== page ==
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The Increase of Federalism Over Time

By Holly Harrison, Hayley Lechner, Jessica Mugler
by

jessica mugler

on 5 October 2012

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Transcript of The Increase of Federalism Over Time

State Power Federal Power The Articles of Confederation established a government dominated by the states. Most authority rested with the state legislatures, and the central government was very weak, which caused this system of governing to be ineffective and fail. This failed government led to federalism in the United States. The states had almost all of the power in the Articles of Confederation. Articles of Confederation-
1781-1787 When representatives from 12 states met at this convention in Philadelphia, the Articles of Confederation were still in effect and terribly failing. At the Constitutional Convention, the men wrote the U.S. Constitution to take the place of the Articles of Confederation. Through the Constitution, the convention increased federal power. Before the Constitution, the Articles established a government dominated by the states. When the founding fathers created the Constitution, they created a federalist government to balance power between the state and national governments. Therefore, the federal government gained power at the Constitutional Convention. Constitutional Convention
1787 Elastic Clause
1788 The Supremacy Clause is a clause in Article VI of the Constitution that establishes the Constitution, national laws, and treaties to be supreme over state laws as long as the national government is acting within its limits. This clause increased federal authority because it creates a hierarchy system which declares the national government to have the greatest sovereignty of the country's governmental levels. Supremacy Clause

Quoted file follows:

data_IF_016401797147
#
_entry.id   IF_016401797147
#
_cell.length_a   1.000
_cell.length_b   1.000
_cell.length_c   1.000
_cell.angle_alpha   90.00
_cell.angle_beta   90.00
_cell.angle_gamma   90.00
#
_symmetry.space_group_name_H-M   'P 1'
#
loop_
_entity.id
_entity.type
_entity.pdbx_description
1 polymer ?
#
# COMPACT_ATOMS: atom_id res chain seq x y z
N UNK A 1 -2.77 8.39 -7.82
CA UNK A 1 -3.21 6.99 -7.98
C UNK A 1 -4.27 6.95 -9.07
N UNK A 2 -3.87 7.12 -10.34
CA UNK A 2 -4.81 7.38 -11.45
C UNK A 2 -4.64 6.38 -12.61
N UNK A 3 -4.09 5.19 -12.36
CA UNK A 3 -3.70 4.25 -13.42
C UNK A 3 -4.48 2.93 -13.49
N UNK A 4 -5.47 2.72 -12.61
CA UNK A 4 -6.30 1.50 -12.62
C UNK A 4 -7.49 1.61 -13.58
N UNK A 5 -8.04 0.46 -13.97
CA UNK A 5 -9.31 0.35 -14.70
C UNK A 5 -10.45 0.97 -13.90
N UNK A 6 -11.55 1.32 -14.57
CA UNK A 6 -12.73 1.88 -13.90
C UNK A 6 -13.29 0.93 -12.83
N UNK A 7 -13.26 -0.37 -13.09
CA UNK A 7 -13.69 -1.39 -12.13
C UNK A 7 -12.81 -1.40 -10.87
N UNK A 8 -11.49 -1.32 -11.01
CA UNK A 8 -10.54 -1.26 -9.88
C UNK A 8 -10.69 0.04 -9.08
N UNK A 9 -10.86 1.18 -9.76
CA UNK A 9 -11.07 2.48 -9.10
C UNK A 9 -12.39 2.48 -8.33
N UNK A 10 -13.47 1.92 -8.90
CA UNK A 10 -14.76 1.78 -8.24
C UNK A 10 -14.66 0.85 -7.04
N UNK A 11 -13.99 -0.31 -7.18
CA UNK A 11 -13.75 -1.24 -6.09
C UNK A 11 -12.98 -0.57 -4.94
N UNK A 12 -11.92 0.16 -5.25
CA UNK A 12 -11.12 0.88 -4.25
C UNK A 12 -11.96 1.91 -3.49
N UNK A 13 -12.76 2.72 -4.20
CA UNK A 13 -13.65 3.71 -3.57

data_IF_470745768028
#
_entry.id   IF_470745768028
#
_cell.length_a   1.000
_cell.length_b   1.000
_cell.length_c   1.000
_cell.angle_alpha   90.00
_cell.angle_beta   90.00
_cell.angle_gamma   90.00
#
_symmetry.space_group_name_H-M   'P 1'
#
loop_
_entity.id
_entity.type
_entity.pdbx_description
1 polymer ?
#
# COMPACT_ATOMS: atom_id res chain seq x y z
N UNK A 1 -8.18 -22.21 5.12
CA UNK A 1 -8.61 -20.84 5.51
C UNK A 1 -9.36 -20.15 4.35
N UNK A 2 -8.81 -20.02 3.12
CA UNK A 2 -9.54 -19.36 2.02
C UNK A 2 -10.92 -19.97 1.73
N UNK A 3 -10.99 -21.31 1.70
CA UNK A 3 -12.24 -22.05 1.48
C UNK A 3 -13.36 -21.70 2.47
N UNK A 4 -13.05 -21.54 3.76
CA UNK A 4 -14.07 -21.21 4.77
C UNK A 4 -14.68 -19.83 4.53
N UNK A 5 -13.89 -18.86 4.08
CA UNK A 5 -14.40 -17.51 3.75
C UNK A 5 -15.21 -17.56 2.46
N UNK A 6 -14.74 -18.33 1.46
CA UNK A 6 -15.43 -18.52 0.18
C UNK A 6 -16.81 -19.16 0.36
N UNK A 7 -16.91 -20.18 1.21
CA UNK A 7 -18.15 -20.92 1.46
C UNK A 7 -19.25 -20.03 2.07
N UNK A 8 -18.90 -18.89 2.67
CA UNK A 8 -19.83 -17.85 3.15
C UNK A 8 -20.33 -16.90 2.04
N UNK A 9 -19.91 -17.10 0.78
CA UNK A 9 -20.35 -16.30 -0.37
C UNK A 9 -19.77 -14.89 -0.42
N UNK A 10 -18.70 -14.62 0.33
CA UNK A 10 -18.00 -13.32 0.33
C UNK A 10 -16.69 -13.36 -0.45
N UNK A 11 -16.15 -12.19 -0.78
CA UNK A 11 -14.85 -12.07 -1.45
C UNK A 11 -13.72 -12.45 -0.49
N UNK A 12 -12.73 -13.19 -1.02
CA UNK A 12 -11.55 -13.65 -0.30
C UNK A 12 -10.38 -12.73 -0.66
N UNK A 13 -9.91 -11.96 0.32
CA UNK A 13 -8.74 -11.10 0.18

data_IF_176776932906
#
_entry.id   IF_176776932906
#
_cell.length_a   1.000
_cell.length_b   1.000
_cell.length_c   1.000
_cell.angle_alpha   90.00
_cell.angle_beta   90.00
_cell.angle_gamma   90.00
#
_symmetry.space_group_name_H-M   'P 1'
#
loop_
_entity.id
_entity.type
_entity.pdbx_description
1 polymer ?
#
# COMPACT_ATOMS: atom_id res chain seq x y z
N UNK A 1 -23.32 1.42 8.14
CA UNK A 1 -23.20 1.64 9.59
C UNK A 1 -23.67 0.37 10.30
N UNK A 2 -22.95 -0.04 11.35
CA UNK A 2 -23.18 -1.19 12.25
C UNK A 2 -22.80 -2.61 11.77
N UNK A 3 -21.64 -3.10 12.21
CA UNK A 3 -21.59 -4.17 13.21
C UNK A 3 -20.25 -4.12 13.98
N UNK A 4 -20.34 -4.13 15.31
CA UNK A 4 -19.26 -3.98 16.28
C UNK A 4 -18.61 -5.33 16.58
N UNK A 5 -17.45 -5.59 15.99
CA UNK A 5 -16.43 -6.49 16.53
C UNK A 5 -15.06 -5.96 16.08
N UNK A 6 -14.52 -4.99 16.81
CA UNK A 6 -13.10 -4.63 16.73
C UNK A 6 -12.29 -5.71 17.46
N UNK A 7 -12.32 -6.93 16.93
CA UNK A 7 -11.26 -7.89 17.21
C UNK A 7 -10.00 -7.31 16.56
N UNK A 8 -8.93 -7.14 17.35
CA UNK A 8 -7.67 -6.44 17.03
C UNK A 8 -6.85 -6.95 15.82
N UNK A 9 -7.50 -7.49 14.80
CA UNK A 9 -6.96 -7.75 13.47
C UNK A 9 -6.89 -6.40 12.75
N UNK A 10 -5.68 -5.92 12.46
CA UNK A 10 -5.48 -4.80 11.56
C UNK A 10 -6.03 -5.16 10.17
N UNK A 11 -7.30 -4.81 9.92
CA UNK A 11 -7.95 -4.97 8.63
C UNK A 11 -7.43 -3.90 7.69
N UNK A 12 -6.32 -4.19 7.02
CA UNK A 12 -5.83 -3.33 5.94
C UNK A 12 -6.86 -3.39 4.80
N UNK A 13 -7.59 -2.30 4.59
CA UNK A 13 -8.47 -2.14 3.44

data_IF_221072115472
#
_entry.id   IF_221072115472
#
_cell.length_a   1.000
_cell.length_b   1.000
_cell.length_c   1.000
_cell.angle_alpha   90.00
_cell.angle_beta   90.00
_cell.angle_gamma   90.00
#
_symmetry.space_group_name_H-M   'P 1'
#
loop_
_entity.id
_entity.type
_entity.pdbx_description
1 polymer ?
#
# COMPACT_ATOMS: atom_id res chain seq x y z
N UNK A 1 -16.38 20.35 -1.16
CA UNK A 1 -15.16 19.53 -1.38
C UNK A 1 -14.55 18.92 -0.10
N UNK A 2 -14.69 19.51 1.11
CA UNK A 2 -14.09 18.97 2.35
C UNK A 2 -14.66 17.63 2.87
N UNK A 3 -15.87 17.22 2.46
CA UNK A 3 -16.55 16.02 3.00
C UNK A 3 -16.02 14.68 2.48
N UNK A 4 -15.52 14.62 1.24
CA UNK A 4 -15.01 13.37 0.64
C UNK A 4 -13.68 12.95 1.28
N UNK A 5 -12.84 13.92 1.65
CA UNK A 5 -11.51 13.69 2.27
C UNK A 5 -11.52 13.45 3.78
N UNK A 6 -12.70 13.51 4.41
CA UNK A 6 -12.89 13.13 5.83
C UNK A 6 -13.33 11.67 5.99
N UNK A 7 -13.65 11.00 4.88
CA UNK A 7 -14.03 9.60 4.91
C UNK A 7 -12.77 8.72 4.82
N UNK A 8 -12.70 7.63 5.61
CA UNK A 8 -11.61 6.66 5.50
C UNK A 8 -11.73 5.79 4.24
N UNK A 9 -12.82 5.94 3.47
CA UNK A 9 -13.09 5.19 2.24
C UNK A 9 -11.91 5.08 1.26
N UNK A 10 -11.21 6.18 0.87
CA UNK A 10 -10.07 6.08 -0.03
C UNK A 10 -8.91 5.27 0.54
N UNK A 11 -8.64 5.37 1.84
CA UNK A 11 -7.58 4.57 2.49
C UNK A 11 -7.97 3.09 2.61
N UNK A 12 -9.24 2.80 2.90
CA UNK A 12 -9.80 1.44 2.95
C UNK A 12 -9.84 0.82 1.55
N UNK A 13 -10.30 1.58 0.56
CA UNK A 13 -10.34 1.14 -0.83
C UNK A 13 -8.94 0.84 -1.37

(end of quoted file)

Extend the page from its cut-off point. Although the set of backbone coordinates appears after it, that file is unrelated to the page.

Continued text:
1788 The Tenth Amendment established that states have powers that are not enumerated in the Constitution, and the national government only has powers that the Constitution specifically assigns to it. This means that the states have supreme power over anything not listed in the Constitution. The Tenth Amendment increases the power of the the states because it gives them powers that the federal government does not have. 10th Amendment
12/15/1791 1780 1800 1900 A case in which Chavez-Salido and two other non-citizens applied to become Deputy Probation Officers for Los Angeles County. The aliens did not get the job due to citizen requirements and filed a complaint. The Supreme court ruled that the state law which excluded aliens from getting the job was constitutional. This increased State power because it said that states can limit certain jobs to citizen. The Virginia and Kentucky Resolutions were political statements drafted by James Madison and Thomas Jefferson that were passed by state legislatures that stated that states had the right and duty to declare acts of Congress unconstitutional if they are not authorized by the Constitution. They argued that states could judge the validity of the power that the federal government exercised. The Kentucky Resolution also added that states had the power to nullify, or invalidate, any federal action that it deemed unconstitutional. These resolutions involved increasing the power of the states because they argued that states had the right to check the powers of the federal government, and they gave more power to the states. Virginia and Kentucky Resolutions